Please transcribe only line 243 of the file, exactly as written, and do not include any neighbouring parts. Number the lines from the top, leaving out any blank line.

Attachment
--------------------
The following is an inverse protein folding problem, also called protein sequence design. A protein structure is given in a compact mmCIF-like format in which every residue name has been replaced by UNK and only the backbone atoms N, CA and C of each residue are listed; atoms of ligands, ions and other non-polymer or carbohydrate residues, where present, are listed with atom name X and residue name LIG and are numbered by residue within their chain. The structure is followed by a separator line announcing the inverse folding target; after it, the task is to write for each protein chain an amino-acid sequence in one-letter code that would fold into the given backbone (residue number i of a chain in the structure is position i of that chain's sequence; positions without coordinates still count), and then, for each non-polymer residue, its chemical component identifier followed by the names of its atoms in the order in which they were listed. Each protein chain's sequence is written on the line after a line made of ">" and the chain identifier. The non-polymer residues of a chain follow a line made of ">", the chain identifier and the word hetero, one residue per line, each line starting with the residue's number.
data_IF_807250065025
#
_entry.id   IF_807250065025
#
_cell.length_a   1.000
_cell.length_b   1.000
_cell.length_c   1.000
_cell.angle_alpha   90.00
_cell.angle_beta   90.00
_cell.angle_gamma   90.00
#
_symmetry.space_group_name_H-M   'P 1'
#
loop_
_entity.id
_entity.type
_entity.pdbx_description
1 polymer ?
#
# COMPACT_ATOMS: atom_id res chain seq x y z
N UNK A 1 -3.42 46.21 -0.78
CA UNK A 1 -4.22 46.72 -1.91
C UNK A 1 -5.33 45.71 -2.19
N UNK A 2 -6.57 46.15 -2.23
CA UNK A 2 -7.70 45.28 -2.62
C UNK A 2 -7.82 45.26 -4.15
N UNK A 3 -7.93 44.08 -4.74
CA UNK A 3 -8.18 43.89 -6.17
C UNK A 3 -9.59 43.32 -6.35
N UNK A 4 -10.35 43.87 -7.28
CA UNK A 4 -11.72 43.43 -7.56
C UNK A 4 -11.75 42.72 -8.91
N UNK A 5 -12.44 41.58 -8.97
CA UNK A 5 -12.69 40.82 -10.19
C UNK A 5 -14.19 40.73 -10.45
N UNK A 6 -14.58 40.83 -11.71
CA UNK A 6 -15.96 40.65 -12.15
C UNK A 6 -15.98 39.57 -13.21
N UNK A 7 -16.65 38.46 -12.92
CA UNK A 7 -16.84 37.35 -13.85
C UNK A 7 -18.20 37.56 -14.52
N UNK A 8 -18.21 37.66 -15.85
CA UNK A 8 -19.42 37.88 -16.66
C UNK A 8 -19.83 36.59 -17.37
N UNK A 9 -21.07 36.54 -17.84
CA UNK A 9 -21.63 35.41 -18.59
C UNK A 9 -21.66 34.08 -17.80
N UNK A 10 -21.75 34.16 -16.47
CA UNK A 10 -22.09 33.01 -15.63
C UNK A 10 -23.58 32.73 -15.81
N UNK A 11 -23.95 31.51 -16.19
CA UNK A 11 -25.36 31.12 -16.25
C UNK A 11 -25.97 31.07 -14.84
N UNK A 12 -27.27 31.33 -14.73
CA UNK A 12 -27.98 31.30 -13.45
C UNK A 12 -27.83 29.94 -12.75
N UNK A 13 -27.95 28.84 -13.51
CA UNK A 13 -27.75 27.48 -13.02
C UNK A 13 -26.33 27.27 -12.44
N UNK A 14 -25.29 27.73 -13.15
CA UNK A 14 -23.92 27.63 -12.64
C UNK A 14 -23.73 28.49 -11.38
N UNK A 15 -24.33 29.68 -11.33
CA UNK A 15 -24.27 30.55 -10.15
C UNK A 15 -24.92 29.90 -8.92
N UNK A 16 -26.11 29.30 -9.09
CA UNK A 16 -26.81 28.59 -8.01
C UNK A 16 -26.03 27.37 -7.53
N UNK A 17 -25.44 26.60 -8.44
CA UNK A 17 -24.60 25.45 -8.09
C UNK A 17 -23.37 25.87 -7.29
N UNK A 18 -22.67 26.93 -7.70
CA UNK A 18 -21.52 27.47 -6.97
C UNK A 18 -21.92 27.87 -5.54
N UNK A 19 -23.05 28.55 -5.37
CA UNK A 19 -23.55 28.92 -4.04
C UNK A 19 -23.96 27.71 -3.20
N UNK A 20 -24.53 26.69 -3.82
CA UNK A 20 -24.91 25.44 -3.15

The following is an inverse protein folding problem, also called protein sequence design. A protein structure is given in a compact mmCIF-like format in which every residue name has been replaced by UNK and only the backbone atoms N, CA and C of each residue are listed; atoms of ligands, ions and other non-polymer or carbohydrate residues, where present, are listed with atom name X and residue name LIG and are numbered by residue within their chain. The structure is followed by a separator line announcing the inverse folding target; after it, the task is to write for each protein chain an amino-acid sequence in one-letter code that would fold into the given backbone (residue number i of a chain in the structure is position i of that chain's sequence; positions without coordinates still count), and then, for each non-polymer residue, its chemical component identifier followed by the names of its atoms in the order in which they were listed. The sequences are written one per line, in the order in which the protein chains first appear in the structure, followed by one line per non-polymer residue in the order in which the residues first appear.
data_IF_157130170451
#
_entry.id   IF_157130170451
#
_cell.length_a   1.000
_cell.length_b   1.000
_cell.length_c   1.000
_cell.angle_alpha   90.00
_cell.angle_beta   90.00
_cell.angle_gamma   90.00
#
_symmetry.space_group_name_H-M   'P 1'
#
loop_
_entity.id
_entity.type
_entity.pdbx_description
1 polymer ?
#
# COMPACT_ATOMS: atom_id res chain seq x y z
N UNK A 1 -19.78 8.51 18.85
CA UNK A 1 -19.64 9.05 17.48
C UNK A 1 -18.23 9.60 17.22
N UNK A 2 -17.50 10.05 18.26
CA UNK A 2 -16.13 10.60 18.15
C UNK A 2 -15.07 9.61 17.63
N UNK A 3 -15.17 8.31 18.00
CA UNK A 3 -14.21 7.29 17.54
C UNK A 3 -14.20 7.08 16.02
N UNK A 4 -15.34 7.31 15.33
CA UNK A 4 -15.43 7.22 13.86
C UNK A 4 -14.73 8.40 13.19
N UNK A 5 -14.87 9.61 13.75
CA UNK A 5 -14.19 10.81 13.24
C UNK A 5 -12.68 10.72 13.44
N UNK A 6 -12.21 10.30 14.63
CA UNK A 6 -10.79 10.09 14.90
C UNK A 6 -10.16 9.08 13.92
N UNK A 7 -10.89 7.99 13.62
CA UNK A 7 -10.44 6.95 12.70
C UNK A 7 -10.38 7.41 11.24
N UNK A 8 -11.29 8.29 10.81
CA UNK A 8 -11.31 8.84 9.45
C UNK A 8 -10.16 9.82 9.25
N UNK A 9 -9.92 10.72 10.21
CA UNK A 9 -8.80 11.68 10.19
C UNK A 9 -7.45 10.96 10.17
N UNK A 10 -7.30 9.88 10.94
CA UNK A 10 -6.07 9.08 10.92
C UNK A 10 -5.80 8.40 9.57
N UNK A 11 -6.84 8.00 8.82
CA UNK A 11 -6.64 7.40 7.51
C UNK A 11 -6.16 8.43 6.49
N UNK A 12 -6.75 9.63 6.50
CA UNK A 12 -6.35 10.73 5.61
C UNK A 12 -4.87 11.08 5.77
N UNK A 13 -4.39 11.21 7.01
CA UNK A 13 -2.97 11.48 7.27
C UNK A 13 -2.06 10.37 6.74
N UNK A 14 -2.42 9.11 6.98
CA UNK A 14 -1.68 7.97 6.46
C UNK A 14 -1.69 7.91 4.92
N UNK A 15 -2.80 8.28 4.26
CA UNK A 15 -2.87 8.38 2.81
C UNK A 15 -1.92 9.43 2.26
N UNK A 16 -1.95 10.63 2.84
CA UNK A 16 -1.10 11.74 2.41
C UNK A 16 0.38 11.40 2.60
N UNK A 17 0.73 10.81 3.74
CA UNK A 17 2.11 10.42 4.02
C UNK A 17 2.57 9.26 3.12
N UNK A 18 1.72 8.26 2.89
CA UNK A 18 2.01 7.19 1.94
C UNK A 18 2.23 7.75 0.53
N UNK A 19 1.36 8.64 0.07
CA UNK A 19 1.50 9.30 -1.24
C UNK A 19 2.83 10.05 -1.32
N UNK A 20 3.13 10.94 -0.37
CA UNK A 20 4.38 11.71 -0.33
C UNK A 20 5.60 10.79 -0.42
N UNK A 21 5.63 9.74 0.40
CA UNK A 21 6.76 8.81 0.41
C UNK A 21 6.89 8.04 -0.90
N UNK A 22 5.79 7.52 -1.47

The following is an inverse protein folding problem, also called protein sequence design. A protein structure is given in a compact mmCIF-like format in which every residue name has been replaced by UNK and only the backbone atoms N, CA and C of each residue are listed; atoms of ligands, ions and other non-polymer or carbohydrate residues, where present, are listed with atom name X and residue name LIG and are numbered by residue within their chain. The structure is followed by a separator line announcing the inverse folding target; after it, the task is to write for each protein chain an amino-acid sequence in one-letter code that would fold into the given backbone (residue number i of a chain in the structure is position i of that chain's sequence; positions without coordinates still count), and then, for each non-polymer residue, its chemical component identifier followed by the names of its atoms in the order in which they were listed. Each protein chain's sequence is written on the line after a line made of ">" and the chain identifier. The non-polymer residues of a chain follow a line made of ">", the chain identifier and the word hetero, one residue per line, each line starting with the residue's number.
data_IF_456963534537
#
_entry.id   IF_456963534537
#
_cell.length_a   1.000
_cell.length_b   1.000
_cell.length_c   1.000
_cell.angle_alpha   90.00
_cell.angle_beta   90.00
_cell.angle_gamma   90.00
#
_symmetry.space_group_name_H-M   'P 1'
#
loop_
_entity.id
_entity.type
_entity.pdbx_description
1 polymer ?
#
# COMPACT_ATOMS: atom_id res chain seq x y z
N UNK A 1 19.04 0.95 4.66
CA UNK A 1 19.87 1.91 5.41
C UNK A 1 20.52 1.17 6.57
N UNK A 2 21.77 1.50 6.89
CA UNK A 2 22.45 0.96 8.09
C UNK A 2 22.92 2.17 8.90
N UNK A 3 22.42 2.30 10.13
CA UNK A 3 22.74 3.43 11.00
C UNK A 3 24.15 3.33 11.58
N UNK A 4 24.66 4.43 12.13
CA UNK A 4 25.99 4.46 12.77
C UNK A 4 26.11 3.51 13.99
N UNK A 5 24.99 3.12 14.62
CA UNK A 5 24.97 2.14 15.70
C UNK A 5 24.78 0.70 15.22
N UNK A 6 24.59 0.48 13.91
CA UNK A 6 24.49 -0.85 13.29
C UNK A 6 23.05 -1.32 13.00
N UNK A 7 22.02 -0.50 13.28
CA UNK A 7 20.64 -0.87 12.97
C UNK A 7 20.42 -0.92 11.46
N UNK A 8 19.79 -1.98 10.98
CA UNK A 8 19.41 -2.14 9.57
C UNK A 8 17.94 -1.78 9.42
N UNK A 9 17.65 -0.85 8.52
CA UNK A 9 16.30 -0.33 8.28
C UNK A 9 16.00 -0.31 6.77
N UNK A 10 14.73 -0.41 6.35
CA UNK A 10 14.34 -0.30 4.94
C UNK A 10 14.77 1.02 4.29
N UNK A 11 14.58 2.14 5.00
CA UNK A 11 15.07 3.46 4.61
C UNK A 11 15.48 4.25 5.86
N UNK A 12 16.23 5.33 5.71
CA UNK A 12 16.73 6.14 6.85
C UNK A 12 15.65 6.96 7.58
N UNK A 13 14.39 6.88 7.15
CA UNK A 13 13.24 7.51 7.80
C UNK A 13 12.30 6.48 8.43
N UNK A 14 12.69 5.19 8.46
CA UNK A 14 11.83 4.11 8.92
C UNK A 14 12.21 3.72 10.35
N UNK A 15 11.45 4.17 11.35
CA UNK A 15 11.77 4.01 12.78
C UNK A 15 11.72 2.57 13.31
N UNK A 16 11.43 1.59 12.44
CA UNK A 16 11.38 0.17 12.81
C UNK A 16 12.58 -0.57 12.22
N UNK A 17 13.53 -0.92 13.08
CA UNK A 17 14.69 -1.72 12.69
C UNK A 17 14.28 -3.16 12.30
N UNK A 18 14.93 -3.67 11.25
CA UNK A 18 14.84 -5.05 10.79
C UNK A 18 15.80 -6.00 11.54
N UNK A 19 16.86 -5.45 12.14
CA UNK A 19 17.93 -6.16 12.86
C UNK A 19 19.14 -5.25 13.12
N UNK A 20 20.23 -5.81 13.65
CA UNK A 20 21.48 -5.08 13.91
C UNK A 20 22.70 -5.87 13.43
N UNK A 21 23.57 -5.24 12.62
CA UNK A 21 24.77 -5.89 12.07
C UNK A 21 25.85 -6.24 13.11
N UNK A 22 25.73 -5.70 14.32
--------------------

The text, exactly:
C UNK A 19 19.14 -5.25 13.12